Faced with the challenge of increasing revenue for a financially strapped district, three candidates are campaigning for two seats on the Manhattan Beach school board in Tuesday's election.
Only one incumbent, Kathy Campbell, a 45-year-old housewife, is seeking reelection. Campbell was elected to the five-member board in 1983. (The other incumbent, Priscilla Schillinger, is not seeking reelection after serving eight years.)
Other candidates are Barbara Dunsmoor, housewife and president of the Manhattan Beach Educational Foundation, which raises private money for the district, and Mary A. Rogers, manager of Gary Rogers Auto Body, a family-owned business.
The candidates all agree that the district's main problem is money.
State aid is based on the number of students, and the district's enrollment has declined steadily during the last 15 years. Last year the district lost 210 students and has a current enrollment of 21,093. The district has four elementary schools, one intermediate school and one child development center for preschoolers.
As enrollment shrinks, so has the district's reserve account. Last fiscal year, the district had a reserve of about $440,000, but this year it is expected to shrivel to $136,000. The district's budget for 1987-88 is $7.8 million.
To compensate for the decline in revenue, the district was forced to eliminate school programs in music, fine arts, computers and reading.
The candidates all say that until more help arrives from Sacramento, maintaining the district's classroom programs and academic standards will depend on how well it manages its property assets.
School board members sold the former district headquarters for $3.6 million last year. (The board recently received a waiver from the state to place $1.6 million of the money from the sale into its general fund. Usually, such money must be set aside for capital needs.) The district also expects to earn $409,000 a year by leasing five unused school sites and other properties.
Rogers, a 20-year resident of Manhattan Beach, said: "We are forced to look at other sources of revenue to keep the district going. We have a lot of property assets, but the board needs to develop a property and fiscal plan as quickly as possible so that they can go forward with developing the kind of district we need."
Rogers, who has two boys enrolled in the district, said she opposes selling any district property until a master plan is in place.
"We must consider creative ways of leasing to ensure that the property gains revenue for the district. . . . Our schoolchildren are being seriously shortchanged. Moving forward right now is not really the issue; staying alive is."
Rogers said that if she is elected, she would like to start an education newsletter or weekly column in a local newspaper to keep residents informed of positive things happening in the district.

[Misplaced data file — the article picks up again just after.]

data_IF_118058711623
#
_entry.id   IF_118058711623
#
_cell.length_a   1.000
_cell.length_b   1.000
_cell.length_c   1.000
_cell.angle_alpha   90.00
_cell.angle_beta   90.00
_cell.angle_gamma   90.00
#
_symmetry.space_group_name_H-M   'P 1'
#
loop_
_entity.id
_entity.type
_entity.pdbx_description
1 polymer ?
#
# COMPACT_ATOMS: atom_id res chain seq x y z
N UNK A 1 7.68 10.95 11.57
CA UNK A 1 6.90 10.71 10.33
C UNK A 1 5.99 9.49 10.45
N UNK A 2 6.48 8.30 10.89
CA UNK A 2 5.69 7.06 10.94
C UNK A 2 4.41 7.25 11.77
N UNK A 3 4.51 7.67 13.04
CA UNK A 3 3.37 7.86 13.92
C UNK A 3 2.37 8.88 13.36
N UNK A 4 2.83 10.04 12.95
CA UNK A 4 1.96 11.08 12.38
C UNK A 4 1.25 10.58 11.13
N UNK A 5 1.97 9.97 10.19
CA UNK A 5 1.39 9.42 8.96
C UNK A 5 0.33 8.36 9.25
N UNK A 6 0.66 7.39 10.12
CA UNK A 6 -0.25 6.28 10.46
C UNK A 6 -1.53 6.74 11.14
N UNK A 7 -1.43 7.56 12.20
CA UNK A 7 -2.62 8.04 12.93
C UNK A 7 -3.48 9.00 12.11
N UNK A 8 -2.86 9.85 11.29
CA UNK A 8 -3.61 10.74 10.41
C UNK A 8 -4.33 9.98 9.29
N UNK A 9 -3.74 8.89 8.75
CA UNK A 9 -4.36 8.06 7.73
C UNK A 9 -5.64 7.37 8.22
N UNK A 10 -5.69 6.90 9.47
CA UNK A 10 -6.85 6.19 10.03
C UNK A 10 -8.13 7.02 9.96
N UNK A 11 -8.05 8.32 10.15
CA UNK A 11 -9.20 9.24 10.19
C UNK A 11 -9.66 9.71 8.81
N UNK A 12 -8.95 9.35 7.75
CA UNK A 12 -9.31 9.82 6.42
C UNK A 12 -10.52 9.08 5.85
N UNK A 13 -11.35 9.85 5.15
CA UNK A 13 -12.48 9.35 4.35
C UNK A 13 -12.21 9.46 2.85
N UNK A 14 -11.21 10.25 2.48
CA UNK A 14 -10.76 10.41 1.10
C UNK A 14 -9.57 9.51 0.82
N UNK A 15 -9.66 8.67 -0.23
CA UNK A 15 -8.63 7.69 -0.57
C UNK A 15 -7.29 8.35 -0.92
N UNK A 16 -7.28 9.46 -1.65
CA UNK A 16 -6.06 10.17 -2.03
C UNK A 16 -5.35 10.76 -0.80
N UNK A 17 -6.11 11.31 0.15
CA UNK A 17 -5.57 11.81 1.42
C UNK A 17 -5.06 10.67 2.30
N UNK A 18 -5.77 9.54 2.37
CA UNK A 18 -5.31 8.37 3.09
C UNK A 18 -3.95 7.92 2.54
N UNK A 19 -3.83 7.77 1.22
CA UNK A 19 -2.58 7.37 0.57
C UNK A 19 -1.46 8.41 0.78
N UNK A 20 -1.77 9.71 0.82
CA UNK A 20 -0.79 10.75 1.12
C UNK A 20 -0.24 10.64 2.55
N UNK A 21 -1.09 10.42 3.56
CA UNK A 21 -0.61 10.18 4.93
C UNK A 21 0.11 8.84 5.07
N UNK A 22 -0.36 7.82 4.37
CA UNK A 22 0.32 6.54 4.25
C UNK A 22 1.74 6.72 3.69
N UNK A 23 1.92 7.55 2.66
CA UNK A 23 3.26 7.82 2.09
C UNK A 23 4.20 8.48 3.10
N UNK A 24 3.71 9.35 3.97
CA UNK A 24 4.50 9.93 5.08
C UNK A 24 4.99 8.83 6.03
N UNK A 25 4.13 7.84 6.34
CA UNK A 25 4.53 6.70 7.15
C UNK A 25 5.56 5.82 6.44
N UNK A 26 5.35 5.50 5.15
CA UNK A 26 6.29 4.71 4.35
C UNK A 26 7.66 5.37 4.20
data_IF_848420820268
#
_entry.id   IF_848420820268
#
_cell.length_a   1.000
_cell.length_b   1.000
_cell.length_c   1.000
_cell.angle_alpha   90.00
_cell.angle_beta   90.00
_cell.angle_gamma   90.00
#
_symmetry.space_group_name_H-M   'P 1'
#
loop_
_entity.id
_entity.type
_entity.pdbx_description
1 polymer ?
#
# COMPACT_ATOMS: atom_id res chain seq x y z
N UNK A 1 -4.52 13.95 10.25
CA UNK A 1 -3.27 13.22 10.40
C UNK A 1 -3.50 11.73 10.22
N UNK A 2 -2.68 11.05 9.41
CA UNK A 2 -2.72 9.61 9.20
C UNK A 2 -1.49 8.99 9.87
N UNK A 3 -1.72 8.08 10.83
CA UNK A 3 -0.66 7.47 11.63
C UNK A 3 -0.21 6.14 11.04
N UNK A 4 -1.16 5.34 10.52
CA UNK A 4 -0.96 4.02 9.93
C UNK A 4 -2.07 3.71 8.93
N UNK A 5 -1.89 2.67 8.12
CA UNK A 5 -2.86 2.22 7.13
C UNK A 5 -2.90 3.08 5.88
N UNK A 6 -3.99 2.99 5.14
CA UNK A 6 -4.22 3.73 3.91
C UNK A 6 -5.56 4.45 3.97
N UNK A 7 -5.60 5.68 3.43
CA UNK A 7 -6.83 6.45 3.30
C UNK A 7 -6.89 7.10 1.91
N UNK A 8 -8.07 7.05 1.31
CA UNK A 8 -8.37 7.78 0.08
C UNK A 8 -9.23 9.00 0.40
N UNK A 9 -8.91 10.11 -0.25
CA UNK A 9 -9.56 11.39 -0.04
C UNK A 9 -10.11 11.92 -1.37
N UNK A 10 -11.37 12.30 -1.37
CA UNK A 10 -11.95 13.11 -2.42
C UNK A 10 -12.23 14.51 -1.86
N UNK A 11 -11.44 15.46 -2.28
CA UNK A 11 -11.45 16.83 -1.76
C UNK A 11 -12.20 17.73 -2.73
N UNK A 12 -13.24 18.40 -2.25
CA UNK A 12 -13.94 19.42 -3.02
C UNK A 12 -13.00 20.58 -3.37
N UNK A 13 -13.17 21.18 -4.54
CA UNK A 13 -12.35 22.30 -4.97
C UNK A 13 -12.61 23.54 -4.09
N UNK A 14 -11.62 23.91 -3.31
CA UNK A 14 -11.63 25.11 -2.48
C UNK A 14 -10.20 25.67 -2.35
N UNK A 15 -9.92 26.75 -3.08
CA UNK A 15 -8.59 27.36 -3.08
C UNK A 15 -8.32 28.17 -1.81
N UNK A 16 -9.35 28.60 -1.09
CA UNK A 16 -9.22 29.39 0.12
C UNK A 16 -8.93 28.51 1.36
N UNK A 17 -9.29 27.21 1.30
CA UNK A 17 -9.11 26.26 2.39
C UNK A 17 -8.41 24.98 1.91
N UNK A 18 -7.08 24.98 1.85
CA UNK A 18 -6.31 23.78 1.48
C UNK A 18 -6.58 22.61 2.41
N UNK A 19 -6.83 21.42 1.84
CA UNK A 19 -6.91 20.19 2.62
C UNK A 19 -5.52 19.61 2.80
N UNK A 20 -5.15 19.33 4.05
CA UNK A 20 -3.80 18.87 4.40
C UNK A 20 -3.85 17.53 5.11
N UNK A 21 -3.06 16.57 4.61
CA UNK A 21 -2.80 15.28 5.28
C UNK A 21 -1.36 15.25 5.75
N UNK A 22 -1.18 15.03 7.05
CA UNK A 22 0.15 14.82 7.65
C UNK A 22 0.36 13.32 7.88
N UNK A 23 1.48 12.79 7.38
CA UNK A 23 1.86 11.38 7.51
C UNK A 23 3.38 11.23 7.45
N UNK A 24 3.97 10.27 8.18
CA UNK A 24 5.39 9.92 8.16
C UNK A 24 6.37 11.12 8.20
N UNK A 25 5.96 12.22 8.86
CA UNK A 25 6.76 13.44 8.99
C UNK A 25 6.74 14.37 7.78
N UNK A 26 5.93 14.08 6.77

Dunsmoor, 43, said the financial problems are affecting all schools in California.
"Some serious problems in education have to be faced," she said. "California is lagging behind in an awful lot of areas, and our children are not going to be able to compete with the rest of the country if we are not careful.
"The district needs a financial program that will allow it to put back more and more of the programs that the district has had to cut. We constantly need to revise our programs and look at them, but when you don't have money, it's difficult."
A former teacher who has two children in district schools and one who has graduated, Dunsmoor said she would work on creating a well-rounded curriculum that would include fine arts programs.
"An awful lot of people feel fine arts is a frivolous thing in education when in fact it isn't," she said. "We need to have strong math and reading programs, but learning to read music is a logical skill that hones the mind. We need to turn out children that not only know how to read and write and do math, but know how to think, how to make decisions."
A 13-year resident of Manhattan Beach, Dunsmoor said she would like to streamline district operations.
"Our personnel spends a lot of time on property management issues rather than on educational issues, but right now we don't have a choice. We need to look into the possibility of contracting out some of our management duties so that our people can spend their time working with our children and providing them with the education they need," Dunsmoor said.
Campbell, 45, the incumbent, said this is an important election for the district because of the financial crisis and a need to fill key personnel positions.
She said her experience on the board would be important when replacements are hired for two principals expected to retire in the next few years. The district is searching for a new assistant superintendent and a business manager.
Campbell said money could be generated from district properties, but she is strongly opposed to spending money obtained from the sale of the property.
"Some of the members on the board want to spend some of the principal to maintain existing programs. Once the principal is spent it is no longer there. They want to spend the money so we can deliver the best possible education today, but the money must be used for the future," said Campbell, who has two sons enrolled in the district. She also has two sons attending college who graduated from the district.
If elected, Campbell said, her top priorities will be refurbishing the district's aging schools and restoring programs cut last year. Campbell said she will concentrate on improving the district's only intermediate school because all of the students in the district will attend the school.
Campbell said she also would look to the business community for help by establishing an "adopt-a-school program" to provide additional revenues.